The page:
Dir. Jonathan Demme, US, 2006, 103 mins
Cast: Neil Young
Review by Richard Mellor
Sometimes, you wonder quite why a film has been released. Perhaps this is simply because it is terrible or the zillionth entry in a seriously over-subscribed genre. In the case of Jonathan Demme’s latest, it’s because Neil Young: Heart of Gold is in fact just a concert recording, destined to confer delight upon only a minute number of people.
After five paltry minutes’ worth of interviews with Neil Young and his band (most of whom drawl incomprehensively), it becomes clear that the singer is in Nashville just after a brain operation and due to showcase his new album over two shows at the city’s historic Ryman Arena.
Those facts having been established, Demme cuts to the now full and darkened arena focusing eight cameras on the stage. Up goes the curtain, there is Young and entourage, and off we go. For the next 95 minutes, Young performs his new album in its entirety, chats with the drooling audience and then plays a few hits at the end.
The film closes with a shot of Young performing one last song on stage after everyone has left, apparently a tradition of his. The credits roll and that’s that. During Young’s performance, Demme’s film never once leaves the stage; in fact his various cameras never move at all, only shifting focus and sharpness on occasion.
The experience is, obviously, like watching a concert – at the end of each song, there’s a compulsion to clap until the reality of being in a cinema kicks in. Young is not the most charismatic; while he relates through the odd enjoyable anecdote on stage and plays very well, he is not ‘dramatic’. Similarly Demme’s film is decidedly dull: song follows song, follows song, follows…
Demme claims in the production notes that he has filmed a ‘dream concert’, as the complexities and dramas of Young’s brain are ‘narrated’ by each song. While the film is certainly dreamy and pleasantly so – lights and bodies are often cleverly blurred, while each performer is garbed in traditional outfits – it’s still just concert footage. A Mr Men book contains more in the way of storylines and thrills.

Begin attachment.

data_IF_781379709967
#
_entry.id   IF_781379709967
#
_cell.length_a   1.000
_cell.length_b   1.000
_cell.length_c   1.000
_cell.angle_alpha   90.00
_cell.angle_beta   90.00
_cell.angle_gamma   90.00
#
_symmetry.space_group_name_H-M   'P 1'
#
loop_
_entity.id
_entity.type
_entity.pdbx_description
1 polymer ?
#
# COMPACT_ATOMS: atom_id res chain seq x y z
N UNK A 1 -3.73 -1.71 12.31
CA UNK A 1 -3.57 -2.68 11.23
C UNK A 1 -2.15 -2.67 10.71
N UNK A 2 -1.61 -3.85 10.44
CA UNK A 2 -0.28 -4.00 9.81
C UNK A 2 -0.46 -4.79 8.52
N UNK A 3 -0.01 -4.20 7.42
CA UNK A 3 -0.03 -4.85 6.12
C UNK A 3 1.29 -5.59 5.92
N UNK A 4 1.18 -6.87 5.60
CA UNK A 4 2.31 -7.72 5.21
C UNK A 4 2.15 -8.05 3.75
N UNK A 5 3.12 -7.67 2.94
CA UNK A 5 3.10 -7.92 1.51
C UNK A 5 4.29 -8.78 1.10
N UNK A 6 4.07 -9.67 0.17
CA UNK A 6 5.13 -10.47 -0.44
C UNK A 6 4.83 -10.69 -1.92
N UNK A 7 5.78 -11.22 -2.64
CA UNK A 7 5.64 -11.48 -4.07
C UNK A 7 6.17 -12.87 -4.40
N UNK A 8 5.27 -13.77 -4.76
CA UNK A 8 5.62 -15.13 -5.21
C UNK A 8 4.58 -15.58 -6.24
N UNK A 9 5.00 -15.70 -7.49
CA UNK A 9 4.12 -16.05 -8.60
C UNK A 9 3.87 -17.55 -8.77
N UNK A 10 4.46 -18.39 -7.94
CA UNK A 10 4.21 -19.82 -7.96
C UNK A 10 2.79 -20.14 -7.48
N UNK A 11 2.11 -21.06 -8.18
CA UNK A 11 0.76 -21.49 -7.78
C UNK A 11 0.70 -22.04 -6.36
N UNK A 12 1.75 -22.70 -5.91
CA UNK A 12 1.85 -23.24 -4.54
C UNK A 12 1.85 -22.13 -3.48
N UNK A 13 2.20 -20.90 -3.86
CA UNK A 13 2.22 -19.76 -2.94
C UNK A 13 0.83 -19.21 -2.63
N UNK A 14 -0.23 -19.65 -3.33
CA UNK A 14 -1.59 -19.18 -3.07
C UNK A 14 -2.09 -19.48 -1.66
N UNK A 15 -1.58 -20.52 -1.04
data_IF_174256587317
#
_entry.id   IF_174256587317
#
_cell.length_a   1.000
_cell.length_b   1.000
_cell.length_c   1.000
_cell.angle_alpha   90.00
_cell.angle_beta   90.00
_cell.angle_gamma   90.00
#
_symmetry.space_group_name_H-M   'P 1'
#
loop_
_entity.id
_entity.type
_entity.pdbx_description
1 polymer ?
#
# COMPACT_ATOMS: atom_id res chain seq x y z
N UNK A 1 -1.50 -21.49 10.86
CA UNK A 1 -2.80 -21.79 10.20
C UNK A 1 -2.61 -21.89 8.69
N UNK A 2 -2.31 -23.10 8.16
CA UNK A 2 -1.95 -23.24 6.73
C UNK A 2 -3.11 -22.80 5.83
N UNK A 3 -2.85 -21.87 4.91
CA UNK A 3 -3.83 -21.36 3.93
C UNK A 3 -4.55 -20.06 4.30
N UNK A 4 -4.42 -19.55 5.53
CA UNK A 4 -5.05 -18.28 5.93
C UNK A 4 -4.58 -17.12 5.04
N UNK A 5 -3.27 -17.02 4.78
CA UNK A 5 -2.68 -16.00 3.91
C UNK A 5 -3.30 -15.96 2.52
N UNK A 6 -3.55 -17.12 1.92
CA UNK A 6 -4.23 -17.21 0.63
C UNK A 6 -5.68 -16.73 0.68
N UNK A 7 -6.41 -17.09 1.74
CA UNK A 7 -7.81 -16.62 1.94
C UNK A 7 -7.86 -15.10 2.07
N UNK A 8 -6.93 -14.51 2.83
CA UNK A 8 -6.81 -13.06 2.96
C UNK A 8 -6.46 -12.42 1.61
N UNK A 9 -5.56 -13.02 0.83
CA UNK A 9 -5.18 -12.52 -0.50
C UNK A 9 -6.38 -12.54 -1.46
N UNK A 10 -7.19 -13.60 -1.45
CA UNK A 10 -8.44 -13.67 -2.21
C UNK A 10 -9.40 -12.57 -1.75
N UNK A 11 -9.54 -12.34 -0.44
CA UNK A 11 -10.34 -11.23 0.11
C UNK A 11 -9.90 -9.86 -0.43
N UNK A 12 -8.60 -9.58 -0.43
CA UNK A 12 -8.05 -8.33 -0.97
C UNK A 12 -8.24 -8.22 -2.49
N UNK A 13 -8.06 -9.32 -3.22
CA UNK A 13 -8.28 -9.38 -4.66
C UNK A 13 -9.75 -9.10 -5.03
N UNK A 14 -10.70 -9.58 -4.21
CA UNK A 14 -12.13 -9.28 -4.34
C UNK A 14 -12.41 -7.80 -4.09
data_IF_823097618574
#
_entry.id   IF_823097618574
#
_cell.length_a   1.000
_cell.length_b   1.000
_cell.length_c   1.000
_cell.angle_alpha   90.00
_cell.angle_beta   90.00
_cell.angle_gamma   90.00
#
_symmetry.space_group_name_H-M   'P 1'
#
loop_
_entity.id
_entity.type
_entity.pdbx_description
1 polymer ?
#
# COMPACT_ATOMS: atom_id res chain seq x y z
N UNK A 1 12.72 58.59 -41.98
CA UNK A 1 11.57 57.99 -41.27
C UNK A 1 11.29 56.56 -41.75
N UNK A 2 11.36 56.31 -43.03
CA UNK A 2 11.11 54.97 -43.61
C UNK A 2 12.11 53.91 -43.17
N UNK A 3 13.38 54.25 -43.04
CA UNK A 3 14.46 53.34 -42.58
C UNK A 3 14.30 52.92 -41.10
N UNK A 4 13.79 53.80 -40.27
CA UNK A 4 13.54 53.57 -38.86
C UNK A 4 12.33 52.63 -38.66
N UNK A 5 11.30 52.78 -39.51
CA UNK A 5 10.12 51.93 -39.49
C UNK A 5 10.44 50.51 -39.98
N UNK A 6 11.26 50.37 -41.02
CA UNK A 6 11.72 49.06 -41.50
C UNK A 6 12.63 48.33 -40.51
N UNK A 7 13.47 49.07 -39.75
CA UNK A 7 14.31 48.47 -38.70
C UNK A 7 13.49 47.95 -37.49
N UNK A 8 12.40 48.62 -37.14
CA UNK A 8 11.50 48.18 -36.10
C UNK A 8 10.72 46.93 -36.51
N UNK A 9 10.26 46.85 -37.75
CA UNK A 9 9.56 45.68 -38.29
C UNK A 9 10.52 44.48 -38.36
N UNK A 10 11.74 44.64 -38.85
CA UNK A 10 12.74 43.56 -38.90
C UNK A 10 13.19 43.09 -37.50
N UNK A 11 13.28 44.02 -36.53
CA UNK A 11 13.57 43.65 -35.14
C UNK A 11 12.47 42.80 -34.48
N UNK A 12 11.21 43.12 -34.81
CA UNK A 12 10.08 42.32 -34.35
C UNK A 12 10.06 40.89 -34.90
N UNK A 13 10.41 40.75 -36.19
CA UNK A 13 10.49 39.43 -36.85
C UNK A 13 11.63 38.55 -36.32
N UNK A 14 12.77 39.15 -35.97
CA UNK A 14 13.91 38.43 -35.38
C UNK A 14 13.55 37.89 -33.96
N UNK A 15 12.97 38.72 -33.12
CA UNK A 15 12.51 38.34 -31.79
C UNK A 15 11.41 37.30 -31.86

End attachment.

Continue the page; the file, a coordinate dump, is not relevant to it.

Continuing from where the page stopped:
Inscrutable motive aside, there are elements of Demme’s film decidedly worth cherishing. On offer is an intimate portrait of band chemistry, psychology and interplay that cannot possibly be appreciated from amid a dense crowd. Each musician, from Young himself down to his Jubilee singing band relies on, and works with, the rest in delightful tandem.
Another realisation dawns as Young sets off on track seven or eight or something of his latest release: this iPod generation of ours has become obsessed by singles. The notion of sitting down and listening wholly to an artist’s album today seems totally outmoded. Demme’s film reminds us of the beauty of albums: the way a set of songs can support each other to forge a collective whole.
Yet this remains an account of a Neil Young concert alluring only to Neil Young fans. It’s high-end, exquisite fan-club fare – but fan-club fare nevertheless. A must-see for adorers of the musician; a rather trying must-flee for anyone else.